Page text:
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Glossary » interview


gathering information about users by talking directly to them. An interview can typically gather more information than a questionnaire and go into a deeper level of detail. Interviews are good for getting subjective reactions, opinions, and insights into how people reason about issues. Interviews may happen in person or over the phone. Interviewers focus on finding an appropriate sample of interviewees, making the interviewee feel comfortable, and trying to avoid misleading questions or any behavior that might encourage a biased response.

“Structured interviews” are ones with a pre-defined set of questions and responses. They are sometimes better than questionnaires because thorough response is usually easier and because optional avenues of questioning can be explored which depend on answers to earlier questions. A structured approach can provide more reliable, quantifiable data than an open-ended interview, and can be designed rigorously to avoid biases in the line of questioning.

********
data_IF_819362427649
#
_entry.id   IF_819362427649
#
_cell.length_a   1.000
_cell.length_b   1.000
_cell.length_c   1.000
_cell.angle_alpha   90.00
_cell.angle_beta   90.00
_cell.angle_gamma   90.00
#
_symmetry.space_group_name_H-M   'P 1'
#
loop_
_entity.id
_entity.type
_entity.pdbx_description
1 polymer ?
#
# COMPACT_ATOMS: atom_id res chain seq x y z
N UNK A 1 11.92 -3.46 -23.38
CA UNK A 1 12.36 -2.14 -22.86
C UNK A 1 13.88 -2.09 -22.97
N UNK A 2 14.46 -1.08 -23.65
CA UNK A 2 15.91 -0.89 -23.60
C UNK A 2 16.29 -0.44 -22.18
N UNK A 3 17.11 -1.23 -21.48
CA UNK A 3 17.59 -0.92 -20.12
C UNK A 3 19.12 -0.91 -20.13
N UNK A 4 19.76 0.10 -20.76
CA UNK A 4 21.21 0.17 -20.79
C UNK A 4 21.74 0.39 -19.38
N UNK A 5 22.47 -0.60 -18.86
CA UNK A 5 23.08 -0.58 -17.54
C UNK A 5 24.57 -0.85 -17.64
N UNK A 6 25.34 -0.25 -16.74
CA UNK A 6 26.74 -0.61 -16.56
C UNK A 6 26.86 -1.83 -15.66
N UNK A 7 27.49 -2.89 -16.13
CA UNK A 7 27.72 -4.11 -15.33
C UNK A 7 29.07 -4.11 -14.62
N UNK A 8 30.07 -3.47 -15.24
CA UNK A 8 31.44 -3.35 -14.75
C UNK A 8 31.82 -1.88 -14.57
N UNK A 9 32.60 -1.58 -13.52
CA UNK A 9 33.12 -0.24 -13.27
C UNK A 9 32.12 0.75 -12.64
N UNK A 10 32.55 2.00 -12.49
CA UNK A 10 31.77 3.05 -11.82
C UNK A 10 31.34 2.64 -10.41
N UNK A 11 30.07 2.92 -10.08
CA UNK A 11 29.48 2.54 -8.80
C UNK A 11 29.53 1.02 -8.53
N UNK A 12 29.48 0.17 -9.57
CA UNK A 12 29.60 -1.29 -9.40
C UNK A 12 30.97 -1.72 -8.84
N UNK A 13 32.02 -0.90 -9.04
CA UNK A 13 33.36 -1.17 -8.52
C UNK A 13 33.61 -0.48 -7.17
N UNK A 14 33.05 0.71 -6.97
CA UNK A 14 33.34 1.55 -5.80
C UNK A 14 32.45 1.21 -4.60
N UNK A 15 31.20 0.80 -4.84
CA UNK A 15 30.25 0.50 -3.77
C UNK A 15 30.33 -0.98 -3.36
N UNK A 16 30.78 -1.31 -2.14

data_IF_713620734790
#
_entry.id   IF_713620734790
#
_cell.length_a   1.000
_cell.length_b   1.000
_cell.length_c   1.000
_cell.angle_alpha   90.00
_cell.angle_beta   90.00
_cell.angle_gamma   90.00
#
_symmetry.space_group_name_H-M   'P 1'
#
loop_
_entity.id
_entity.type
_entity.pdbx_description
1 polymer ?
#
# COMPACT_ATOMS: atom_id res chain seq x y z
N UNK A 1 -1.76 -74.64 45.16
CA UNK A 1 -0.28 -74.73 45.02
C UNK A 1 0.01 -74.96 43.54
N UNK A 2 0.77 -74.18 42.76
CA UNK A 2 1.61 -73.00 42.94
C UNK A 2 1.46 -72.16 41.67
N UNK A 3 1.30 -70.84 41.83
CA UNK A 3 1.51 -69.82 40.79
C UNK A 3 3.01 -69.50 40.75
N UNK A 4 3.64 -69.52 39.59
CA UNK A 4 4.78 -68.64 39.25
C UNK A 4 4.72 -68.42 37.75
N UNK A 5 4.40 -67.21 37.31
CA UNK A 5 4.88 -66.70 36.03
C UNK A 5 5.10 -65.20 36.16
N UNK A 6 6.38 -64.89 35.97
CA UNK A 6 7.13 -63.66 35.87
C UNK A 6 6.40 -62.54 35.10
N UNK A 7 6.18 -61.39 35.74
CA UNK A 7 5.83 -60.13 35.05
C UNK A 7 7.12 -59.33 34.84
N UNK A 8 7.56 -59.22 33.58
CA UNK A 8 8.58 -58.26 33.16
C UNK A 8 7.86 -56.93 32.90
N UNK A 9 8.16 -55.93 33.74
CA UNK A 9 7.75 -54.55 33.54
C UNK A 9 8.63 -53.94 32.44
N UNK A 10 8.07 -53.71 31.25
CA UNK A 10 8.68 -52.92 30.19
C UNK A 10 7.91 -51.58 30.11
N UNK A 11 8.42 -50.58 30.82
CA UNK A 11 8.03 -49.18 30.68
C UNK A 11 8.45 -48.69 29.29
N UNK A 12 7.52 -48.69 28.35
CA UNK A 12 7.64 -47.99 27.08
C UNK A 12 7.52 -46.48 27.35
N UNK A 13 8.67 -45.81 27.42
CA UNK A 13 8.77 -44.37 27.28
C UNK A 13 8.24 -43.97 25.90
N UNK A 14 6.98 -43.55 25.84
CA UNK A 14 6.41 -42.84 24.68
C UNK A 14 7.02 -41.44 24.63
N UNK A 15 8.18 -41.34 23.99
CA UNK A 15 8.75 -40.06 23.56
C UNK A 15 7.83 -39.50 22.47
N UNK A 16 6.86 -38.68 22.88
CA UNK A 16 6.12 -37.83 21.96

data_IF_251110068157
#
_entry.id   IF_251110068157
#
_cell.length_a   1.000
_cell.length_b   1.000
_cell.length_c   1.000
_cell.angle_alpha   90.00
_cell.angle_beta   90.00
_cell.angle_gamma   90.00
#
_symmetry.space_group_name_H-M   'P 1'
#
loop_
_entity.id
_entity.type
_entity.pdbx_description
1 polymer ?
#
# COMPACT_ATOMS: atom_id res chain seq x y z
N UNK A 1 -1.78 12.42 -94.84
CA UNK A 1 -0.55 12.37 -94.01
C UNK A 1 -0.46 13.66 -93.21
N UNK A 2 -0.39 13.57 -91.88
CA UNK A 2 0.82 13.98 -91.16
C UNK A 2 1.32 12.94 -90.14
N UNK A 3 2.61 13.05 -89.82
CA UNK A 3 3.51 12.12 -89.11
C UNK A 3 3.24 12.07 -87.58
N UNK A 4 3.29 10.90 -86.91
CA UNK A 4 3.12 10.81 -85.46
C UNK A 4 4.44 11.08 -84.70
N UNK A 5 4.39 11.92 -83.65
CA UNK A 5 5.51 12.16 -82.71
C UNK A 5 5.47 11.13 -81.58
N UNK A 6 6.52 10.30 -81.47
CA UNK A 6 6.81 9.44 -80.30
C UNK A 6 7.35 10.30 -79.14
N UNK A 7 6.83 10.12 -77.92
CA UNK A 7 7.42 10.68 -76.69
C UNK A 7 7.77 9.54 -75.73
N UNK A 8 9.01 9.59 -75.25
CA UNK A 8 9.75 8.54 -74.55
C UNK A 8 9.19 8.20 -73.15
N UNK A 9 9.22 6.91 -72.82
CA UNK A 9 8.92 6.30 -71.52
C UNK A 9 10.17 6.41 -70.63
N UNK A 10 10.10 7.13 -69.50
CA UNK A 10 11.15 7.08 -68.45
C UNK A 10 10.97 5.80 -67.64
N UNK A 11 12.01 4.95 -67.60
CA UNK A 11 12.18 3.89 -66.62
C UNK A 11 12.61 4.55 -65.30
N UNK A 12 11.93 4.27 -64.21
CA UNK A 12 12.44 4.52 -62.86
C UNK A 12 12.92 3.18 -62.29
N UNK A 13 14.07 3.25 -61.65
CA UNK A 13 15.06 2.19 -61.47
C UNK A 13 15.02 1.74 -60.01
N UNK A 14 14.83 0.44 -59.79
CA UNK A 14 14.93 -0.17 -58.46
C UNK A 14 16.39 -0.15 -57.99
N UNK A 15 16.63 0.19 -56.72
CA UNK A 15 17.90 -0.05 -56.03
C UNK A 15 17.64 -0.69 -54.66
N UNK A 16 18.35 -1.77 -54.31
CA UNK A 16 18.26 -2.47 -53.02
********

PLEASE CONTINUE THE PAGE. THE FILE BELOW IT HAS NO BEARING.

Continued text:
“Open-ended interviews” permit the respondent (interviewee) to provide additional information, ask broad questions without a fixed set of answers, and explore paths of questioning which may occur to the interviewer spontaneously during the interview. An open-ended approach allows for an exploratory approach to uncover unexpected information, used especially when the exact issues of interest haven’t been identified yet.

Structured and open-ended approaches may be combined. For instance, an interview can begin with structured questions, and once the quantifiable data is covered, open up discussion with the interviewee into other areas.